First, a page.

Airports in Missouri

Kansas City International

Kansas City International Airport (MCI) is situated 15 miles (24km) northwest of central Kansas City. It was originally called the Mid-Continent International Airport, hence its IATA code. Currently the airport serves more than 10 million passengers per year with non-stop flights to 49 destinations.

Flights to Kansas City International arrive from airports such as Denver, Washington, Boston, New York, Chicago, Charlotte, Dallas, Phoenix, Philadelphia, Salt Lake City, Atlanta and Florida. The airport has three terminals, although there is currently a plan to build a central, connecting terminal building by 2025.

Kansas City International has been rated consistently as one of the best airports in North America, so you’ll be pleasantly surprised by the level of efficiency during your time there. If, for some reason, you're stuck for a while, there are more than enough restaurants and stores to keep you busy, as well as free Wi-Fi throughout the terminal buildings.

The atmosphere is friendly in this bustling airport, and there’ll always be somebody ready to offer assistance should you need it.

View Kansas City International (MCI) Airport Guide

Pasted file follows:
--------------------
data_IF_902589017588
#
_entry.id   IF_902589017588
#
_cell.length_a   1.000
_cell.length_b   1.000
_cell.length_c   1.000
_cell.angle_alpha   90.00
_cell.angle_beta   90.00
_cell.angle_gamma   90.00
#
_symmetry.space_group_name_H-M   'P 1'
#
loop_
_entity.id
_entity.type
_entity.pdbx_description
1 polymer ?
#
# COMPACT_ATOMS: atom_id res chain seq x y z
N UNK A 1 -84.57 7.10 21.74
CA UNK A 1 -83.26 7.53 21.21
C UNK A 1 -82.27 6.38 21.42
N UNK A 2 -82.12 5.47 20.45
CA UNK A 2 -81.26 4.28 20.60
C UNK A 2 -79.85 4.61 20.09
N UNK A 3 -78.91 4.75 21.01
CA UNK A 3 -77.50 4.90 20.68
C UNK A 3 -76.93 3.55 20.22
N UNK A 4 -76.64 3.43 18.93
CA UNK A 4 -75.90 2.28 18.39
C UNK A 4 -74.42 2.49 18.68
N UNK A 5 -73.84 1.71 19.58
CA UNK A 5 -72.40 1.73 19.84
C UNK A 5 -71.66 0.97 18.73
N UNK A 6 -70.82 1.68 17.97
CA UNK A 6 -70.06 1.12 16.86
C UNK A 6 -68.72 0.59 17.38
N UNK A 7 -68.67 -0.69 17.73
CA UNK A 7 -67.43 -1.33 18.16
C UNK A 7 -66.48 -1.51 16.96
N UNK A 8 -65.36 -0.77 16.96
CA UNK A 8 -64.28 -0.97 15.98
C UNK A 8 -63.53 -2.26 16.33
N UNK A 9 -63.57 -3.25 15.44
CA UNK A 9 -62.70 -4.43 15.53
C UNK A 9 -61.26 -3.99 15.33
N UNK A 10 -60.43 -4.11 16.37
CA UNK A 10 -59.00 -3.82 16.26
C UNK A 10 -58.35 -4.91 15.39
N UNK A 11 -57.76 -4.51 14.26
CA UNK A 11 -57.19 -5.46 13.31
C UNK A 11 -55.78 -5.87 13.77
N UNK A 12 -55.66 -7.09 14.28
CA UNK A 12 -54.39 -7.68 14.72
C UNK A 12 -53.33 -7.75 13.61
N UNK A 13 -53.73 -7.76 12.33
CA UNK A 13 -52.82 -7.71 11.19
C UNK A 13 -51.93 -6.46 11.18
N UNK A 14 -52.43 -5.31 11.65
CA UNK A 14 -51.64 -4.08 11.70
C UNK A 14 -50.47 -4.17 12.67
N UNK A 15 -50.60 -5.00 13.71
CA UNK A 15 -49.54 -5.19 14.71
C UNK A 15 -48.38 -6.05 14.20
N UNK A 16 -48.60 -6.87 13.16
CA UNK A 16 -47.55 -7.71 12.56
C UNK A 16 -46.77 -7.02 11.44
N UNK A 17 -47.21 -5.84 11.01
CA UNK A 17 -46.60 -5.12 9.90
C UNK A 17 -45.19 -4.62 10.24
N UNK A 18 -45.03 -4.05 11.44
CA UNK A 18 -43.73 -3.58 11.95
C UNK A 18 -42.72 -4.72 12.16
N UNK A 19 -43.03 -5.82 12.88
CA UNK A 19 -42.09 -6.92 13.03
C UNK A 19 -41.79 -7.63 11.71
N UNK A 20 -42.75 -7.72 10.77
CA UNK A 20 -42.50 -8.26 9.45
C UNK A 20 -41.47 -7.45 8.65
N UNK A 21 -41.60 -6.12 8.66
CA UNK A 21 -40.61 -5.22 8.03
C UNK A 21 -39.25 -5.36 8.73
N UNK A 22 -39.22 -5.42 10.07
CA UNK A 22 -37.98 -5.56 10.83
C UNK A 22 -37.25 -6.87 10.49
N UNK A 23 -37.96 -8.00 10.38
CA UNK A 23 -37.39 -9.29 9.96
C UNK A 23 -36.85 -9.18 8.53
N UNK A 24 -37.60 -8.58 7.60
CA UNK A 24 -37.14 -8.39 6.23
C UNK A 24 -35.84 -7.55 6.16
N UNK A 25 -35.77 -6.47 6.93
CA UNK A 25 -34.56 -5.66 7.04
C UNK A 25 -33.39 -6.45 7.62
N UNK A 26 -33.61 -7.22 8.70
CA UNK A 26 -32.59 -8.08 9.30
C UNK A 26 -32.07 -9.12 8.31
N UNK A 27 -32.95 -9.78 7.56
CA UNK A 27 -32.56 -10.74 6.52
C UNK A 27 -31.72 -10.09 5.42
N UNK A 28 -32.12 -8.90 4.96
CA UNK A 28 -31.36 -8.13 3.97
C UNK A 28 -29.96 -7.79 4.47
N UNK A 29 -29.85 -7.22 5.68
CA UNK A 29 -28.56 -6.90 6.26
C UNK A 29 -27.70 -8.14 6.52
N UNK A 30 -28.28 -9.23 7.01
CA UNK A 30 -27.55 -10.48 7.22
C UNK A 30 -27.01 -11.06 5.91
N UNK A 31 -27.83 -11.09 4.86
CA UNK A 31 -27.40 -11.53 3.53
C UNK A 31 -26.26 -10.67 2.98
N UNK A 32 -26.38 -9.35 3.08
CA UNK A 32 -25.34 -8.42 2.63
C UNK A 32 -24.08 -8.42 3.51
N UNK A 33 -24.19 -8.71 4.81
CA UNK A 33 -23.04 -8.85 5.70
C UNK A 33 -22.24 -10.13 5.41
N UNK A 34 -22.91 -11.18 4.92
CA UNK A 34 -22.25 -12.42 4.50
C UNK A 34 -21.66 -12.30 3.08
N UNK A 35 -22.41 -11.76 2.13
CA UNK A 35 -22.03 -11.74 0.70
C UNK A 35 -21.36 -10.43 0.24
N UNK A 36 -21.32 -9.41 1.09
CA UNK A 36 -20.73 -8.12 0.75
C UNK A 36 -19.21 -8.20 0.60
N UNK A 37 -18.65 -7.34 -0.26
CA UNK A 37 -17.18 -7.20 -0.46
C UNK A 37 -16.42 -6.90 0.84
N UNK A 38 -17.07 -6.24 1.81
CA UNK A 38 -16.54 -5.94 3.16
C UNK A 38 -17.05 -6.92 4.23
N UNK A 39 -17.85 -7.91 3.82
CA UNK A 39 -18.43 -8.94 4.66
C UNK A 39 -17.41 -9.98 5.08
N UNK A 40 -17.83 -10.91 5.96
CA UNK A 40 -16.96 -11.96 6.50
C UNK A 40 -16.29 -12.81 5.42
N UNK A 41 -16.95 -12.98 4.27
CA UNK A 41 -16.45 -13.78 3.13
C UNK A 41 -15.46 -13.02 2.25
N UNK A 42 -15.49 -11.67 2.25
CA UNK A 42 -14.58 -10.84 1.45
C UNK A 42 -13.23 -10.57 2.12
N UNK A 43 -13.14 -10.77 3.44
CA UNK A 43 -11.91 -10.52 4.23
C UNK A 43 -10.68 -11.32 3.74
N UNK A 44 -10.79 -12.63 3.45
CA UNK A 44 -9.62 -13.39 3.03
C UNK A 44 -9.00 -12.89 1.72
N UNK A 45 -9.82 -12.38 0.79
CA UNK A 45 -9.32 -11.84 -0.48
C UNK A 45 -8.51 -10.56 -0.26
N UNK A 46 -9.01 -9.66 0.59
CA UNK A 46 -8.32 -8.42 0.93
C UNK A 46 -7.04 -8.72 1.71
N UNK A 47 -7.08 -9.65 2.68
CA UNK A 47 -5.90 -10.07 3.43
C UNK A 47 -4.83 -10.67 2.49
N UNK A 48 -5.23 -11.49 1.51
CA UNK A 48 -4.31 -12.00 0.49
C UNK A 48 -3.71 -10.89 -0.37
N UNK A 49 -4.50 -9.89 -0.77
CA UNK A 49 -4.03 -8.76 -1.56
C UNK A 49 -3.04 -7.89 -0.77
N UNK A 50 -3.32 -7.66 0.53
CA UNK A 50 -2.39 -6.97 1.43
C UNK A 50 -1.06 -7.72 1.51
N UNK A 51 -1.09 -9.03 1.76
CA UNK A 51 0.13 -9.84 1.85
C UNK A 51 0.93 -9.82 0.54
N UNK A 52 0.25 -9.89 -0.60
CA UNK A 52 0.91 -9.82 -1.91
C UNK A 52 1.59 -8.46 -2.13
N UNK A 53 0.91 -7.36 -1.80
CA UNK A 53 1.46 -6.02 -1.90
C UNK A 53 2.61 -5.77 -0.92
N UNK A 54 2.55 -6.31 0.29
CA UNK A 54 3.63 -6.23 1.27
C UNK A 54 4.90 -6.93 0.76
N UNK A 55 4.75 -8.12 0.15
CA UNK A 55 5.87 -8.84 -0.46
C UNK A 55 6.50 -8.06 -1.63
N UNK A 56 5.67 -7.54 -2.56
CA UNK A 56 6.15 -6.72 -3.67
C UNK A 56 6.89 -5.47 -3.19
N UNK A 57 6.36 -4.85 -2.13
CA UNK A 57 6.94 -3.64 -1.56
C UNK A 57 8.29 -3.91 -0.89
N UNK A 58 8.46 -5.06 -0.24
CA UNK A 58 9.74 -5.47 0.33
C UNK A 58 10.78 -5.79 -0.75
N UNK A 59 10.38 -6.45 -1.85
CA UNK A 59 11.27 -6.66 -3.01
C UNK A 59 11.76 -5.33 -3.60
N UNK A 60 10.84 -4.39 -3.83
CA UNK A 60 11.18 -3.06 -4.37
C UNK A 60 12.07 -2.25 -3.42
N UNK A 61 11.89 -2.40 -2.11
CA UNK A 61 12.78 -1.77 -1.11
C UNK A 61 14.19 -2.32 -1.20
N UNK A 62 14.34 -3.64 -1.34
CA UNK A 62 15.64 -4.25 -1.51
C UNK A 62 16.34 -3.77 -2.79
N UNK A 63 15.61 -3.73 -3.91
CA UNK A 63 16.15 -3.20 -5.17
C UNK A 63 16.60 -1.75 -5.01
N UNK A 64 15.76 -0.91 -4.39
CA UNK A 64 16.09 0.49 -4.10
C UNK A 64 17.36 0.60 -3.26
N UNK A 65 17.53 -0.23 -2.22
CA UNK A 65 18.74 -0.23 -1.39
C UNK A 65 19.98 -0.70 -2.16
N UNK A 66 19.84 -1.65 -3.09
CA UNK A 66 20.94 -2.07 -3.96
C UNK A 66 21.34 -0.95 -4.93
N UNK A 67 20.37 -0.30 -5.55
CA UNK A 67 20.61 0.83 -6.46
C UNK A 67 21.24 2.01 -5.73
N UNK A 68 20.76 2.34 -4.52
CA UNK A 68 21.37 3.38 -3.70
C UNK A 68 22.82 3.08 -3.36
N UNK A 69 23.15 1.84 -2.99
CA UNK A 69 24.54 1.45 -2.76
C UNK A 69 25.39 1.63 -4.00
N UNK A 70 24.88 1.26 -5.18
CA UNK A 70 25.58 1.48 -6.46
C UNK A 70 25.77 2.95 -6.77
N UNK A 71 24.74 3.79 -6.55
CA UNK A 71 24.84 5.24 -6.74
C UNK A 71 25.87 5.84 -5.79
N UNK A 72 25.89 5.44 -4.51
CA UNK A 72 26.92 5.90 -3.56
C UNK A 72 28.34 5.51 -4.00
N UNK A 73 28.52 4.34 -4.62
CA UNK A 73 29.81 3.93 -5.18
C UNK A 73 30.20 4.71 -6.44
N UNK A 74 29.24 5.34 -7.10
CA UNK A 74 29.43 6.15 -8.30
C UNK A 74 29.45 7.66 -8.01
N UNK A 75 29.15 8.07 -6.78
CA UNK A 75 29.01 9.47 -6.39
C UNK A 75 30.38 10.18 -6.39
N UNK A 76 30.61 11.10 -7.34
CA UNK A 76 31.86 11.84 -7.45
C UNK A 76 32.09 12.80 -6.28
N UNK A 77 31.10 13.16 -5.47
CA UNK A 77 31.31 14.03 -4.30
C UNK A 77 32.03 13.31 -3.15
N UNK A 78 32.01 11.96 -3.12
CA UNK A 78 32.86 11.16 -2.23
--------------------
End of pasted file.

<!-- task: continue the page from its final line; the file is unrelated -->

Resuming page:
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Lambert-St Louis International

Lambert-St Louis International Airport (STL), or Lamberts as it's affectionately known, is located 10 miles (17km) northwest of the city of St Louis, Missouri, and is in close proximity to connecting interstate highways. With four long runways and more than 12 million passengers per year, Lamberts is the state’s busiest airport; nonstop flights to Lambert-St Louis International Airport arrive from 88 domestic and international hubs.

Lambert-St Louis has a certain historical pedigree, too. It served as a balloon-launching base in the 19th century and was later visited by the Wright Brothers on one of their early flights. In 1910, Theodore Roosevelt took a flight from here, becoming the first US President to fly, and a few years later the first experimental parachute jump took place over the airfield.

A new construction project – launched in spring 2011 – is set to improve passenger services, boost airport operations and offer good views of the establishment. Terminal 1 is already an architectural spectacle, with exciting LED lighting that may be viewed from the interior and exterior of the building, as well as new flooring, ticket counters, signs, security checkpoints and an atrium, all of which have resulted in a completely new and attractive look for Lambert-St Louis International Airport.

View Lambert-St Louis International (STL) Airport Guide

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